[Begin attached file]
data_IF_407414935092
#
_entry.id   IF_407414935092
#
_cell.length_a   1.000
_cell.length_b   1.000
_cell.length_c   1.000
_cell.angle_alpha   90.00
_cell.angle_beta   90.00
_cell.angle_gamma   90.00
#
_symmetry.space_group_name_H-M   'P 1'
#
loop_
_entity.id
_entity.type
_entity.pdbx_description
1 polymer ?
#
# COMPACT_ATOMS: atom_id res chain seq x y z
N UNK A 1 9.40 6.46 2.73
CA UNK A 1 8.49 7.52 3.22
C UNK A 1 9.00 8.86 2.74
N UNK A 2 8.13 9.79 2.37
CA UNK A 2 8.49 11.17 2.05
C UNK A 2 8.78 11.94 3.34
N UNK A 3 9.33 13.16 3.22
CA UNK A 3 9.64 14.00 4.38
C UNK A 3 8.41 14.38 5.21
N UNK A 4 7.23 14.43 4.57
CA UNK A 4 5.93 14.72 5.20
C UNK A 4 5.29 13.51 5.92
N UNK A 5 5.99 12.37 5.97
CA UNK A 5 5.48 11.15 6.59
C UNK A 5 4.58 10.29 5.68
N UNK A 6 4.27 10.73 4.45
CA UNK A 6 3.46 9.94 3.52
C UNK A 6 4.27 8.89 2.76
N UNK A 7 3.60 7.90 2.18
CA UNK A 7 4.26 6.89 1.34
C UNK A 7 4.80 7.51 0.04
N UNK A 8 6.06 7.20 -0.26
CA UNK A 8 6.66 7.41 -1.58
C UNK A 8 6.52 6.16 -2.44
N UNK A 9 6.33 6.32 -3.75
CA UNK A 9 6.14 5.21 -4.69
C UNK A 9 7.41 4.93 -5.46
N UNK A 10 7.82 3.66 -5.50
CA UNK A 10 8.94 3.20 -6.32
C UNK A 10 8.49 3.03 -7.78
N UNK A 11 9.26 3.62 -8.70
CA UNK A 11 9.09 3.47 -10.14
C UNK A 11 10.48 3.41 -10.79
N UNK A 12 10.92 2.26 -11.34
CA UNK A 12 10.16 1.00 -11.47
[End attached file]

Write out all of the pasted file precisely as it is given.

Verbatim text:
data_IF_407414935092
#
_entry.id   IF_407414935092
#
_cell.length_a   1.000
_cell.length_b   1.000
_cell.length_c   1.000
_cell.angle_alpha   90.00
_cell.angle_beta   90.00
_cell.angle_gamma   90.00
#
_symmetry.space_group_name_H-M   'P 1'
#
loop_
_entity.id
_entity.type
_entity.pdbx_description
1 polymer ?
#
# COMPACT_ATOMS: atom_id res chain seq x y z
N UNK A 1 9.40 6.46 2.73
CA UNK A 1 8.49 7.52 3.22
C UNK A 1 9.00 8.86 2.74
N UNK A 2 8.13 9.79 2.37
CA UNK A 2 8.49 11.17 2.05
C UNK A 2 8.78 11.94 3.34
N UNK A 3 9.33 13.16 3.22
CA UNK A 3 9.64 14.00 4.38
C UNK A 3 8.41 14.38 5.21
N UNK A 4 7.23 14.43 4.57
CA UNK A 4 5.93 14.72 5.20
C UNK A 4 5.29 13.51 5.92
N UNK A 5 5.99 12.37 5.97
CA UNK A 5 5.48 11.15 6.59
C UNK A 5 4.58 10.29 5.68
N UNK A 6 4.27 10.73 4.45
CA UNK A 6 3.46 9.94 3.52
C UNK A 6 4.27 8.89 2.76
N UNK A 7 3.60 7.90 2.18
CA UNK A 7 4.26 6.89 1.34
C UNK A 7 4.80 7.51 0.04
N UNK A 8 6.06 7.20 -0.26
CA UNK A 8 6.66 7.41 -1.58
C UNK A 8 6.52 6.16 -2.44
N UNK A 9 6.33 6.32 -3.75
CA UNK A 9 6.14 5.21 -4.69
C UNK A 9 7.41 4.93 -5.46
N UNK A 10 7.82 3.66 -5.50
CA UNK A 10 8.94 3.20 -6.32
C UNK A 10 8.49 3.03 -7.78
N UNK A 11 9.26 3.62 -8.70
CA UNK A 11 9.09 3.47 -10.14
C UNK A 11 10.48 3.41 -10.79
N UNK A 12 10.92 2.26 -11.34
CA UNK A 12 10.16 1.00 -11.47